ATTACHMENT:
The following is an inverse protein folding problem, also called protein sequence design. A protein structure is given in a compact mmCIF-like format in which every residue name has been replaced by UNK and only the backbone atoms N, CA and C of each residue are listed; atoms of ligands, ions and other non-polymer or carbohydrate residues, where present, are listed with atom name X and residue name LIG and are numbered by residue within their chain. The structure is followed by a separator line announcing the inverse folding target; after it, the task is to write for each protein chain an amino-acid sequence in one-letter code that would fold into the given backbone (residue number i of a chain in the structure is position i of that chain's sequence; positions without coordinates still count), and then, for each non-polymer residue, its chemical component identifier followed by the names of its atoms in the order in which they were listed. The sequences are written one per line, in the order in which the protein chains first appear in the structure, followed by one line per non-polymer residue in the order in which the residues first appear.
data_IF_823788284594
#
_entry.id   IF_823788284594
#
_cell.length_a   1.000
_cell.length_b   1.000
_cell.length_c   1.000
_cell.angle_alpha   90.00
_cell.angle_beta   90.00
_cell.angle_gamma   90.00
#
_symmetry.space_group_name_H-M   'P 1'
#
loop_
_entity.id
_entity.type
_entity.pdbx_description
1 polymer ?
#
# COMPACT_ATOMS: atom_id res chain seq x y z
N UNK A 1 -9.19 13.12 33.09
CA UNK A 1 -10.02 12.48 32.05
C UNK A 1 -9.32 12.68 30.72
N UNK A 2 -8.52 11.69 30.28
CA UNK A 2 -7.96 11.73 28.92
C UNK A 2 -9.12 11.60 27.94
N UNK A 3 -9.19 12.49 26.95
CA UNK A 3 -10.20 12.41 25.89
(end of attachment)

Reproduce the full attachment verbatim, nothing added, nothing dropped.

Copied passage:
The following is an inverse protein folding problem, also called protein sequence design. A protein structure is given in a compact mmCIF-like format in which every residue name has been replaced by UNK and only the backbone atoms N, CA and C of each residue are listed; atoms of ligands, ions and other non-polymer or carbohydrate residues, where present, are listed with atom name X and residue name LIG and are numbered by residue within their chain. The structure is followed by a separator line announcing the inverse folding target; after it, the task is to write for each protein chain an amino-acid sequence in one-letter code that would fold into the given backbone (residue number i of a chain in the structure is position i of that chain's sequence; positions without coordinates still count), and then, for each non-polymer residue, its chemical component identifier followed by the names of its atoms in the order in which they were listed. The sequences are written one per line, in the order in which the protein chains first appear in the structure, followed by one line per non-polymer residue in the order in which the residues first appear.
data_IF_823788284594
#
_entry.id   IF_823788284594
#
_cell.length_a   1.000
_cell.length_b   1.000
_cell.length_c   1.000
_cell.angle_alpha   90.00
_cell.angle_beta   90.00
_cell.angle_gamma   90.00
#
_symmetry.space_group_name_H-M   'P 1'
#
loop_
_entity.id
_entity.type
_entity.pdbx_description
1 polymer ?
#
# COMPACT_ATOMS: atom_id res chain seq x y z
N UNK A 1 -9.19 13.12 33.09
CA UNK A 1 -10.02 12.48 32.05
C UNK A 1 -9.32 12.68 30.72
N UNK A 2 -8.52 11.69 30.28
CA UNK A 2 -7.96 11.73 28.92
C UNK A 2 -9.12 11.60 27.94
N UNK A 3 -9.19 12.49 26.95
CA UNK A 3 -10.20 12.41 25.89